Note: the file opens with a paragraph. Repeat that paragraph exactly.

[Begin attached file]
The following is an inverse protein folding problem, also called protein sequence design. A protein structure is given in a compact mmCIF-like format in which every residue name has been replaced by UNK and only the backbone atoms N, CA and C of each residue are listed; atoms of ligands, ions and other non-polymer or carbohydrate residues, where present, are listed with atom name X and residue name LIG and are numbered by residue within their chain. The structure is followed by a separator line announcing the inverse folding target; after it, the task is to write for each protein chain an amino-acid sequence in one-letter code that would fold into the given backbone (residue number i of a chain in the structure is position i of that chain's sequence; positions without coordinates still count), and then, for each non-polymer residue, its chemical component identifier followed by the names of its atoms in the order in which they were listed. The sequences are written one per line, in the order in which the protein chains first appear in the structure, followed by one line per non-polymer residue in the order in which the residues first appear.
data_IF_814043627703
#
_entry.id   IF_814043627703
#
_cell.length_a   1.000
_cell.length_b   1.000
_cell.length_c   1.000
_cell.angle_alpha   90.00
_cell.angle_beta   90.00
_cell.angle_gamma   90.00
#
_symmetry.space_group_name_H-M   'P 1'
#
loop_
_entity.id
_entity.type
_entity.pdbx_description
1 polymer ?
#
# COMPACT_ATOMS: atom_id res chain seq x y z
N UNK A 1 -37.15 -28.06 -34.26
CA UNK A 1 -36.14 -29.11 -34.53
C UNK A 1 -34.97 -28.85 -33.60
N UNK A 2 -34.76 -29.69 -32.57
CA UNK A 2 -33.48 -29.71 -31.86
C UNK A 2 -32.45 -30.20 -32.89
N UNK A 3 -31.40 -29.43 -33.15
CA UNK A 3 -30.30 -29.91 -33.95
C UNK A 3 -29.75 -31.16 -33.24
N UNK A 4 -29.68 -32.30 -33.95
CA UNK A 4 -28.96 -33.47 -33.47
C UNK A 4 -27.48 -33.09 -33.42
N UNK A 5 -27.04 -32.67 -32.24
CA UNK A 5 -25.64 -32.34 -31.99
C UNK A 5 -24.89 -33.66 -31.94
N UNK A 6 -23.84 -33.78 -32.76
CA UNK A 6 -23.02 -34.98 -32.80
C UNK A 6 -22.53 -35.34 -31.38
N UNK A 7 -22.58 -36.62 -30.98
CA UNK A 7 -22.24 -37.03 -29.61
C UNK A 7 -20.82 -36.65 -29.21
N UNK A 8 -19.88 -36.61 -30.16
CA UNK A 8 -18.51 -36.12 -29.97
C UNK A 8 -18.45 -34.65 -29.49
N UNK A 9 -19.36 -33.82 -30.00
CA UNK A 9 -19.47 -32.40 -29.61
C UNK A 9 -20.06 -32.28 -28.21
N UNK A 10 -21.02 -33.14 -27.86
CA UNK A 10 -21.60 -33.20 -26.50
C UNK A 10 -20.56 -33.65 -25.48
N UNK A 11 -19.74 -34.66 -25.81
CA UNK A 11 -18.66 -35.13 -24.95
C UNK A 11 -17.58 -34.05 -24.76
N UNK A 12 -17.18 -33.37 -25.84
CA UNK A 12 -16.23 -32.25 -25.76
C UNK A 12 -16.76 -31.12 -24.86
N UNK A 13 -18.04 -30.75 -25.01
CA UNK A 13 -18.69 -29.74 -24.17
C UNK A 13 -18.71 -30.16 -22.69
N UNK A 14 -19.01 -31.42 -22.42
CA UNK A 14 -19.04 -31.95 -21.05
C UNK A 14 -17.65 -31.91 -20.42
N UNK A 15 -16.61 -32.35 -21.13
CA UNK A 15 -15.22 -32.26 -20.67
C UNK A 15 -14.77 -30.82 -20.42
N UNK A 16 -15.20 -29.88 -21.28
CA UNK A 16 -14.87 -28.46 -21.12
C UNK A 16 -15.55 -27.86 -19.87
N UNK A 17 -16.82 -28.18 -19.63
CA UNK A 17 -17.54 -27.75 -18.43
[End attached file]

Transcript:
The following is an inverse protein folding problem, also called protein sequence design. A protein structure is given in a compact mmCIF-like format in which every residue name has been replaced by UNK and only the backbone atoms N, CA and C of each residue are listed; atoms of ligands, ions and other non-polymer or carbohydrate residues, where present, are listed with atom name X and residue name LIG and are numbered by residue within their chain. The structure is followed by a separator line announcing the inverse folding target; after it, the task is to write for each protein chain an amino-acid sequence in one-letter code that would fold into the given backbone (residue number i of a chain in the structure is position i of that chain's sequence; positions without coordinates still count), and then, for each non-polymer residue, its chemical component identifier followed by the names of its atoms in the order in which they were listed. The sequences are written one per line, in the order in which the protein chains first appear in the structure, followed by one line per non-polymer residue in the order in which the residues first appear.